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Trends, characteristics, and incidence of anaphylaxis: A population-based study


Published Online: July 7, 2016

Anaphylaxis is a potentially life-threatening systemic allergic reaction. In the original research published in The Journal of Allergy & Clinical Immunology (JACI), Lee and colleagues aimed to determine the incidence rate and causes of anaphylaxis from the epidemiological cohort.

Authors utilized the resources of the Rochester Epidemiology Project, a comprehensive records linkage system, to conduct a population-based incidence study in Olmsted County, Minnesota, from 2001 through 2010. All cases with a diagnosis of anaphylactic shock and 20% of cases with related diagnoses were manually reviewed. The relationships of age group, sex, and year of anaphylaxis with incidence rates were assessed.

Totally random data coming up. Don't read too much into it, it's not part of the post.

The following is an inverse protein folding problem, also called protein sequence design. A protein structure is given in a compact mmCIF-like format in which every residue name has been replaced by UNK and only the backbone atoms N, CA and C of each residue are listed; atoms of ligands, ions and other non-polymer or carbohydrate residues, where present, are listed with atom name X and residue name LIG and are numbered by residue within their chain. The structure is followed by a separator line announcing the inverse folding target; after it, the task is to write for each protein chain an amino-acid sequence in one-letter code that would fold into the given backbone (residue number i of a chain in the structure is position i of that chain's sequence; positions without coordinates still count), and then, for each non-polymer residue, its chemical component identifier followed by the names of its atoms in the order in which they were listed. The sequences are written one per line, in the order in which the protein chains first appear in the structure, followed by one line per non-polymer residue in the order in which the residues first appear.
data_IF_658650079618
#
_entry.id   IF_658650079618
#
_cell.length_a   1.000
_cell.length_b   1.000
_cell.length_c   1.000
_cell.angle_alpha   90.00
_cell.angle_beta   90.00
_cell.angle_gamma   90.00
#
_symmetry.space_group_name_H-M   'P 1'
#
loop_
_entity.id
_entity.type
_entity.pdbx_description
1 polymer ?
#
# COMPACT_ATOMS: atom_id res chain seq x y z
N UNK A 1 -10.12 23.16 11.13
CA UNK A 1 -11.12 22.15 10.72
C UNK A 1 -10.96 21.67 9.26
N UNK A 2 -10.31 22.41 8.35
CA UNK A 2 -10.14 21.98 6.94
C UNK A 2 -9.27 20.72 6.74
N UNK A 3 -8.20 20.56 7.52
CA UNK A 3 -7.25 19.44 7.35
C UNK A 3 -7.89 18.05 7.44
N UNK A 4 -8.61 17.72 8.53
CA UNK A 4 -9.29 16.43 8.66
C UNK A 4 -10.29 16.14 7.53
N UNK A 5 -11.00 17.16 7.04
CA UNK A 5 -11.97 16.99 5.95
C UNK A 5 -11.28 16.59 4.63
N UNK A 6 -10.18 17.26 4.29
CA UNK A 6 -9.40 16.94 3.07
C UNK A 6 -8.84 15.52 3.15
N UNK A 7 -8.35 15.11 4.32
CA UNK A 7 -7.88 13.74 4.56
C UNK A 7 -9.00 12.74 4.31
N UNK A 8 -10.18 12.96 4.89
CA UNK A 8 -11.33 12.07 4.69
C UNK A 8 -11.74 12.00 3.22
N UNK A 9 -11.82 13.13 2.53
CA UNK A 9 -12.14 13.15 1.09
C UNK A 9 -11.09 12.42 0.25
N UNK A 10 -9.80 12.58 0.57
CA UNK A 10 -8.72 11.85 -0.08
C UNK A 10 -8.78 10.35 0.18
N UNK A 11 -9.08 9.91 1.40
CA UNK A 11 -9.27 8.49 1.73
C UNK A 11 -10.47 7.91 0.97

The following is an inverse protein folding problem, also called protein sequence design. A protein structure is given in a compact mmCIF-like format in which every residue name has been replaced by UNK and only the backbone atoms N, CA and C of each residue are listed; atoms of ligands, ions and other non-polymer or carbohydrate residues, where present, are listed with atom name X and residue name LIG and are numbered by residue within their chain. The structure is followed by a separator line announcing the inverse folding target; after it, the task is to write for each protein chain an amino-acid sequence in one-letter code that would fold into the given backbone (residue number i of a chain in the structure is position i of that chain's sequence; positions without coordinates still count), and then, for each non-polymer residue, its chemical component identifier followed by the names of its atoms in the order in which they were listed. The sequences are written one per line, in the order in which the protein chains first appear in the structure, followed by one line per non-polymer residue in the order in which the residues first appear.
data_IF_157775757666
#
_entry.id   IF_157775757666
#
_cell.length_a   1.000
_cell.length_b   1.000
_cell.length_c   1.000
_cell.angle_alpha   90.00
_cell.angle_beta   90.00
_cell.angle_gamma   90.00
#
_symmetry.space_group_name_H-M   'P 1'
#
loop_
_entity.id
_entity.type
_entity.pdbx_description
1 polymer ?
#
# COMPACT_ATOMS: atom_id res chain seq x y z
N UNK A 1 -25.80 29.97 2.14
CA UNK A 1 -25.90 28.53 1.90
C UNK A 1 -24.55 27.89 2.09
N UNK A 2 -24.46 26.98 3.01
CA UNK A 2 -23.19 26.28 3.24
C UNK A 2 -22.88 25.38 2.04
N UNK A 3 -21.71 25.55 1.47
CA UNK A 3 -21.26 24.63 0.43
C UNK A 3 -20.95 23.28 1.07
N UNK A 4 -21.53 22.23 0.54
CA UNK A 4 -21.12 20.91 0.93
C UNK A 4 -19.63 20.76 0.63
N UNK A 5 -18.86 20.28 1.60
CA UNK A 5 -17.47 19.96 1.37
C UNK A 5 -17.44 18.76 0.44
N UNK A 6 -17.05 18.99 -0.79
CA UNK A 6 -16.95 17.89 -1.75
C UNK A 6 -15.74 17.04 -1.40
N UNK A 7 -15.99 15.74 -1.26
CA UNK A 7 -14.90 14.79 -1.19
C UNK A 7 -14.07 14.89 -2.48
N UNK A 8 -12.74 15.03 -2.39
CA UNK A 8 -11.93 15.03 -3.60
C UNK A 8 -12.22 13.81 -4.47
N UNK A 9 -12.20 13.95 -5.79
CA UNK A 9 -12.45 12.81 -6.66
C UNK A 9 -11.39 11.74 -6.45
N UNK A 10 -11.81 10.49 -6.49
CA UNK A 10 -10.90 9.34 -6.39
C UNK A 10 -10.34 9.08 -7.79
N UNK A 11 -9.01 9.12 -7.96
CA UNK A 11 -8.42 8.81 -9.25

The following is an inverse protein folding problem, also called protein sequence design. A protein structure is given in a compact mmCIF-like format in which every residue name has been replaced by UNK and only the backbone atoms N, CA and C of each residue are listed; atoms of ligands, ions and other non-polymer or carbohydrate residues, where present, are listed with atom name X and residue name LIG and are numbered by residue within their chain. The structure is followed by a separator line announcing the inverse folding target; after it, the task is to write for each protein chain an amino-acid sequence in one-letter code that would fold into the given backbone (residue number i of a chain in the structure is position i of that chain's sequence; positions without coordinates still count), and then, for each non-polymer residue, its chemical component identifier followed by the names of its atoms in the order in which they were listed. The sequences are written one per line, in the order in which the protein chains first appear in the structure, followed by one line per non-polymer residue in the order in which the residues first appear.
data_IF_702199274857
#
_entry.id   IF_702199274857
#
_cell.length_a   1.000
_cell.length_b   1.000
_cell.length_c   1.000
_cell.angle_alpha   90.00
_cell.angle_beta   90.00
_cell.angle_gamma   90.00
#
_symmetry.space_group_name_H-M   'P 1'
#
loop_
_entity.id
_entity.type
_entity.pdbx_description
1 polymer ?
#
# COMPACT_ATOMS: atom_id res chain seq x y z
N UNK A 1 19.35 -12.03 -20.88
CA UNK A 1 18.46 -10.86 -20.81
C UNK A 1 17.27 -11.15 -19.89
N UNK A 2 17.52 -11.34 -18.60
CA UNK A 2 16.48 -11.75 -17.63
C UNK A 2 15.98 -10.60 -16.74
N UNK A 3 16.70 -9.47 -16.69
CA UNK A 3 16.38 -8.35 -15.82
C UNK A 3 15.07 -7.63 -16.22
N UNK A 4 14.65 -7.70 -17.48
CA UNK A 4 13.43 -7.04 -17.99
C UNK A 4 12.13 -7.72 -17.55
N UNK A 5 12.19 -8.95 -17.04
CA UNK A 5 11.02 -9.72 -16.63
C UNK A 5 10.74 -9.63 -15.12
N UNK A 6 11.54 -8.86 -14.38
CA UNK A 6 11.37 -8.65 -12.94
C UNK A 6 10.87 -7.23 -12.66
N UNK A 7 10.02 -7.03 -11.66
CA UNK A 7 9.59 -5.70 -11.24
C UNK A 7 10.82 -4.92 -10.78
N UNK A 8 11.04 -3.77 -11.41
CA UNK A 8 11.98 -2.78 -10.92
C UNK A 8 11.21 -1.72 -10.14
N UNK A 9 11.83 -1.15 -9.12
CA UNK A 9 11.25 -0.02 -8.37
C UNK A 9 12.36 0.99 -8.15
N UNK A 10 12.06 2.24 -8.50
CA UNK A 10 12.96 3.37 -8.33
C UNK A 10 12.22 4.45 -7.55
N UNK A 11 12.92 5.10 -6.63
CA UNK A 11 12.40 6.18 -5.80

Six hundred thirty-one cases of anaphylaxis were identified. The median age was 31 years. The overall age- and sex-adjusted incidence rate was 42 per 100,000 person-years. There was a significant increase in the overall incidence of anaphylaxis during the study period, with an average increase of 4.3% per year. Especially, there was a 9.8% increase per year in the incidence rate of food-related anaphylaxis. Food-related anaphylaxis was most common in children aged 0 to 9 years, venom-related anaphylaxis was most common in those 20 to 39 years of age, and medication-related anaphylaxis was most common in those 30 to 39 years of age.

Author concluded that the incidence of anaphylaxis increased from 2001 to 2010, and food-related anaphylaxis in children, venom and medication-related anaphylaxis in young to middle adults were common.

The Journal of Allergy and Clinical Immunology (JACI) is an official scientific journal of the AAAAI, and is the most-cited journal in the field of allergy and clinical immunology.
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